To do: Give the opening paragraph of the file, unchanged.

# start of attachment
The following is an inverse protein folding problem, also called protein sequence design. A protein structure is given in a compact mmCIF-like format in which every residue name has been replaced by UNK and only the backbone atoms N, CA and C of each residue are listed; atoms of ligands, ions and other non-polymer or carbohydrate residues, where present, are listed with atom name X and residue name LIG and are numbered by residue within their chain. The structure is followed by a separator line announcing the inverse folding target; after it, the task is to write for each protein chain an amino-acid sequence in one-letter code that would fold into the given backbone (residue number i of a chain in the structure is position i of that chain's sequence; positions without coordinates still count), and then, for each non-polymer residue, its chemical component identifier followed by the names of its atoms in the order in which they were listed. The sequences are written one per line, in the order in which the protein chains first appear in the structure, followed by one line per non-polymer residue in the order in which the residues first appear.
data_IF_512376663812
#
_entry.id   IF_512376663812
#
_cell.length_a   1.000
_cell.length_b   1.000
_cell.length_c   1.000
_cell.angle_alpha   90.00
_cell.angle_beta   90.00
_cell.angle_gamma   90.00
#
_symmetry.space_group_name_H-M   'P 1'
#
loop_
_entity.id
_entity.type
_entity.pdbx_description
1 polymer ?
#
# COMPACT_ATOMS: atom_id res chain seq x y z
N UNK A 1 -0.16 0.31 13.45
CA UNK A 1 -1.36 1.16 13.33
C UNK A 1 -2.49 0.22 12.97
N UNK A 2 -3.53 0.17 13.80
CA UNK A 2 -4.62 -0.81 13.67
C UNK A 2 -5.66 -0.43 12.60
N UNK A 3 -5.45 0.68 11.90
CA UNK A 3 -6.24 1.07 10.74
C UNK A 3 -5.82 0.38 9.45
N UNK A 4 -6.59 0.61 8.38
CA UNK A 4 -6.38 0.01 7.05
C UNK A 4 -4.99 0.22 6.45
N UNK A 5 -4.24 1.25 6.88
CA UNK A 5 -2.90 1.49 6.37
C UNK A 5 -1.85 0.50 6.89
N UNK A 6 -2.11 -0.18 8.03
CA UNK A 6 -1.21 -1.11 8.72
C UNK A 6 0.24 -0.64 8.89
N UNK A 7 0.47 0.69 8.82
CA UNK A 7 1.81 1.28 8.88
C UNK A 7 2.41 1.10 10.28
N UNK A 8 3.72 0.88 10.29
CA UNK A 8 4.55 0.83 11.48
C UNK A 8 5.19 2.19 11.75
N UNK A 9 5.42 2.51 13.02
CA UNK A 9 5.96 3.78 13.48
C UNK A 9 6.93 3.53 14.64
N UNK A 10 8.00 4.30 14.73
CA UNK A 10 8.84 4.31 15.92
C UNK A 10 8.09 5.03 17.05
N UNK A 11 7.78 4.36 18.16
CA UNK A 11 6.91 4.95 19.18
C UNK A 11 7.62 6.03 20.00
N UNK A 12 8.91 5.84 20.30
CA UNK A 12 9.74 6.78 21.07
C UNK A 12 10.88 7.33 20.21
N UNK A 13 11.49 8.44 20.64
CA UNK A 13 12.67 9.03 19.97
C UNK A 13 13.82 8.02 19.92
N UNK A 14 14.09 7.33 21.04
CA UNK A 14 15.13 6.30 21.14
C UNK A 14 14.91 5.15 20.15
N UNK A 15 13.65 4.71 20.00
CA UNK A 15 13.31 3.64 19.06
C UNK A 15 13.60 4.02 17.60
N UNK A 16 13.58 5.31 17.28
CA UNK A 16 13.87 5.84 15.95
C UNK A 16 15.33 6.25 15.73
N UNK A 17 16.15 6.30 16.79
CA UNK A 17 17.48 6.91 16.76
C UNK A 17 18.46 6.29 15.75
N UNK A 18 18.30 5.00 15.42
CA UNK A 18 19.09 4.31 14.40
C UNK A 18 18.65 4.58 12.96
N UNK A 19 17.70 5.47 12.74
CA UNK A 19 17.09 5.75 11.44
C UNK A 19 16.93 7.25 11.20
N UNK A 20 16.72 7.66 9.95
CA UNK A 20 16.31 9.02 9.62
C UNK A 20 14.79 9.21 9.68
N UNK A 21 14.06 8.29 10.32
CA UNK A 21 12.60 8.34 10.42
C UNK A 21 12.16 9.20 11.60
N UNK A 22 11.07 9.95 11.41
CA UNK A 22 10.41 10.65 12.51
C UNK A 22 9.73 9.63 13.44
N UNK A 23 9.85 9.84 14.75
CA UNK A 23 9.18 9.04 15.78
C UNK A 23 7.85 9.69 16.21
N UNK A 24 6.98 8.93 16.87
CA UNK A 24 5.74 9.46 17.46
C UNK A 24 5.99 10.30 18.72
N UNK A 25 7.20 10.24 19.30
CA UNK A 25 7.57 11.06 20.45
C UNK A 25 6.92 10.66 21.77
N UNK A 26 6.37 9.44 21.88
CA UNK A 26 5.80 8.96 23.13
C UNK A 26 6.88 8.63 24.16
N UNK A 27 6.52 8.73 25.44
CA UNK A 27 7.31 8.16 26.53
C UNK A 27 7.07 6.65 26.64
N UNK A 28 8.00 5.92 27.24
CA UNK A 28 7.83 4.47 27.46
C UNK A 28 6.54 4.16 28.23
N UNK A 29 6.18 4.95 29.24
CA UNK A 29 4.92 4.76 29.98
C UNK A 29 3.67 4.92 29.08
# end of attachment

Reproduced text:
The following is an inverse protein folding problem, also called protein sequence design. A protein structure is given in a compact mmCIF-like format in which every residue name has been replaced by UNK and only the backbone atoms N, CA and C of each residue are listed; atoms of ligands, ions and other non-polymer or carbohydrate residues, where present, are listed with atom name X and residue name LIG and are numbered by residue within their chain. The structure is followed by a separator line announcing the inverse folding target; after it, the task is to write for each protein chain an amino-acid sequence in one-letter code that would fold into the given backbone (residue number i of a chain in the structure is position i of that chain's sequence; positions without coordinates still count), and then, for each non-polymer residue, its chemical component identifier followed by the names of its atoms in the order in which they were listed. The sequences are written one per line, in the order in which the protein chains first appear in the structure, followed by one line per non-polymer residue in the order in which the residues first appear.